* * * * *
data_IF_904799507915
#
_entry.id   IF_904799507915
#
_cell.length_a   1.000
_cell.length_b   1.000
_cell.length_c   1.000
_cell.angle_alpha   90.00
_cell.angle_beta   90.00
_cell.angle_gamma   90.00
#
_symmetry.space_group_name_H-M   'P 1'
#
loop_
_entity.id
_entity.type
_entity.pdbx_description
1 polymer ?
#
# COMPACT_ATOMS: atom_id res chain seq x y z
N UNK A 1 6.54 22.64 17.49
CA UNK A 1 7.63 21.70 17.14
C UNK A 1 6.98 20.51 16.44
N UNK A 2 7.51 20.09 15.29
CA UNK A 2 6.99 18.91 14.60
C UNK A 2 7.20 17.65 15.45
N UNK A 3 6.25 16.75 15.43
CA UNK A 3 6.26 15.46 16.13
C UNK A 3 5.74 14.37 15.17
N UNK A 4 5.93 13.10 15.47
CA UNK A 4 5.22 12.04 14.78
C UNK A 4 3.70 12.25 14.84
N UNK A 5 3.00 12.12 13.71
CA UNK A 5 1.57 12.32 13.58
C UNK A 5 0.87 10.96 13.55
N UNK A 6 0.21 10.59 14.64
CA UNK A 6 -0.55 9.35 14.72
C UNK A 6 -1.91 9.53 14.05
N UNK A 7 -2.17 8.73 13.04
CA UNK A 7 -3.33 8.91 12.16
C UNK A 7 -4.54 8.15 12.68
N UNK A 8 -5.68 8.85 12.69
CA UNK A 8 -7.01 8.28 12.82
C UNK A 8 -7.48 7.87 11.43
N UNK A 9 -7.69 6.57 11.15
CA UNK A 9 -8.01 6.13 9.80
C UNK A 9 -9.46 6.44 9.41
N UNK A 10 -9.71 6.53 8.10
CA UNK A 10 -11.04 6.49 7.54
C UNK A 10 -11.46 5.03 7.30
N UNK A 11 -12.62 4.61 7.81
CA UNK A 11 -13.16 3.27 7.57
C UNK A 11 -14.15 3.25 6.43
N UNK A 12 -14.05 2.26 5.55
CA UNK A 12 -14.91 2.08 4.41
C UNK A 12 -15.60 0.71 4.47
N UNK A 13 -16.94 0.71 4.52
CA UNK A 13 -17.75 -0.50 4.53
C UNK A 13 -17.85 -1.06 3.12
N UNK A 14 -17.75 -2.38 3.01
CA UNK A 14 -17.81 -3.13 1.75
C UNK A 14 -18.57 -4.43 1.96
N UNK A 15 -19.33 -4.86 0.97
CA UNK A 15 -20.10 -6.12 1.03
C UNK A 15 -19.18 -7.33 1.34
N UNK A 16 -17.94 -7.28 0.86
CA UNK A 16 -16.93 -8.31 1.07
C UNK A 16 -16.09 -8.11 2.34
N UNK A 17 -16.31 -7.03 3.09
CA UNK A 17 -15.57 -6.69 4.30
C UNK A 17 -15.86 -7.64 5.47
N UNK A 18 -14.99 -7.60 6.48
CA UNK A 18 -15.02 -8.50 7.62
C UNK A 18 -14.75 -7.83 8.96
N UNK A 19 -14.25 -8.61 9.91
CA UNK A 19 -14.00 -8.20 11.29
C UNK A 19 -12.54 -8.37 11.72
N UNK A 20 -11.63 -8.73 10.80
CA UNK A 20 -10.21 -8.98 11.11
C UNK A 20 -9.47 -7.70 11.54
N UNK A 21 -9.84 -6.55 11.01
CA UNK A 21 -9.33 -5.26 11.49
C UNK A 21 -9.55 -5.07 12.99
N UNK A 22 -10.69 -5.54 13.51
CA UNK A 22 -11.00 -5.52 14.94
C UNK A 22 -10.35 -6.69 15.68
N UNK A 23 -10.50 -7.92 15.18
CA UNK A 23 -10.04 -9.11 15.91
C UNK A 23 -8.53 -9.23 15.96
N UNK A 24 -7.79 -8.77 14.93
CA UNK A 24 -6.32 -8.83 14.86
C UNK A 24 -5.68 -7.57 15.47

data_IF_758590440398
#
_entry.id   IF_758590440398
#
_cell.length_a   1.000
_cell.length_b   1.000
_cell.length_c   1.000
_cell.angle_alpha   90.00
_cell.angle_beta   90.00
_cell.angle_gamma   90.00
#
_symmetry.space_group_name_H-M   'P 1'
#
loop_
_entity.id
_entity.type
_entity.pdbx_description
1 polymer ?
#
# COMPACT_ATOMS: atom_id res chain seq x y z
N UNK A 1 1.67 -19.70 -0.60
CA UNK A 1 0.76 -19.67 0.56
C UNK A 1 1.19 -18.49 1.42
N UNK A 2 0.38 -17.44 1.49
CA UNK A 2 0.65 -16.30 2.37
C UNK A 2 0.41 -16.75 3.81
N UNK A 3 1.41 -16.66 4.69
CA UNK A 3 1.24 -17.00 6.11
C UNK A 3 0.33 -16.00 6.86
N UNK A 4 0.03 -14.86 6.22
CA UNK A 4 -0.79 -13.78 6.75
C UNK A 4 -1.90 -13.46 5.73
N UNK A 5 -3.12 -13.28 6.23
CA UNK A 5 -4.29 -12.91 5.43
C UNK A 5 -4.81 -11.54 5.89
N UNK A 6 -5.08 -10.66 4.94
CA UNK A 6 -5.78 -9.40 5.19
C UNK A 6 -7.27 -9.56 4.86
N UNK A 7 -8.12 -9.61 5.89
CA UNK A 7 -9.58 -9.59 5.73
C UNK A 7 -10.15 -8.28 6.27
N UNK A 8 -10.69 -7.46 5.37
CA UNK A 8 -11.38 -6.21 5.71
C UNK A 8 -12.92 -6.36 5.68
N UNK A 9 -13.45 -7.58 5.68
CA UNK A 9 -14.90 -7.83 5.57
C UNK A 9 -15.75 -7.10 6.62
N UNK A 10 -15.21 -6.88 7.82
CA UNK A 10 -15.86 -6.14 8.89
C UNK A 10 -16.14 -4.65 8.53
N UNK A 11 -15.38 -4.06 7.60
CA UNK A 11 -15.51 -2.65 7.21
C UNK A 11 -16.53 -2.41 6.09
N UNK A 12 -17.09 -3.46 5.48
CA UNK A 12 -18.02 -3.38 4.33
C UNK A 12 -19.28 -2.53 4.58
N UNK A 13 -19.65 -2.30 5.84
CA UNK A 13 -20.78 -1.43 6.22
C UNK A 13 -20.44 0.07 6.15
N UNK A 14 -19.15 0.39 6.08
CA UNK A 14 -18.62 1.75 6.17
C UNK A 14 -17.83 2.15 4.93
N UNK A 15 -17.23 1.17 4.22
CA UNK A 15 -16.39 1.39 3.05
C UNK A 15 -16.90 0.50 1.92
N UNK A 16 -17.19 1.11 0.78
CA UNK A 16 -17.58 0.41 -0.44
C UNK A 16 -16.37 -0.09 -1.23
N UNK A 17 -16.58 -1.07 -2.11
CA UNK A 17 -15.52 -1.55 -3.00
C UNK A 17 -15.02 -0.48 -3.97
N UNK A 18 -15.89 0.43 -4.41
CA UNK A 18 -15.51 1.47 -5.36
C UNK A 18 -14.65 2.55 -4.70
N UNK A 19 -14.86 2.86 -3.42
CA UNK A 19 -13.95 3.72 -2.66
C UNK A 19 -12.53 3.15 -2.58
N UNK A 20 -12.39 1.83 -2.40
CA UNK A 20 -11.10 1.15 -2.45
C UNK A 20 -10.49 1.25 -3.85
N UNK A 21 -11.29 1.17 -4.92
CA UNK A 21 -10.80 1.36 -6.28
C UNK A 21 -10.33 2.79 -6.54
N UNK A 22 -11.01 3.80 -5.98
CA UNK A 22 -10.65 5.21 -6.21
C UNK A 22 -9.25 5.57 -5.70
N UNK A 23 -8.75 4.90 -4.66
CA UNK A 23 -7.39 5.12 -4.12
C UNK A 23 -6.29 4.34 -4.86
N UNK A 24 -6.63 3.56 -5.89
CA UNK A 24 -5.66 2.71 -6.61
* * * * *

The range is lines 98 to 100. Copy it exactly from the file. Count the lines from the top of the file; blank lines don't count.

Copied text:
_cell.length_b   1.000
_cell.length_c   1.000
_cell.angle_alpha   90.00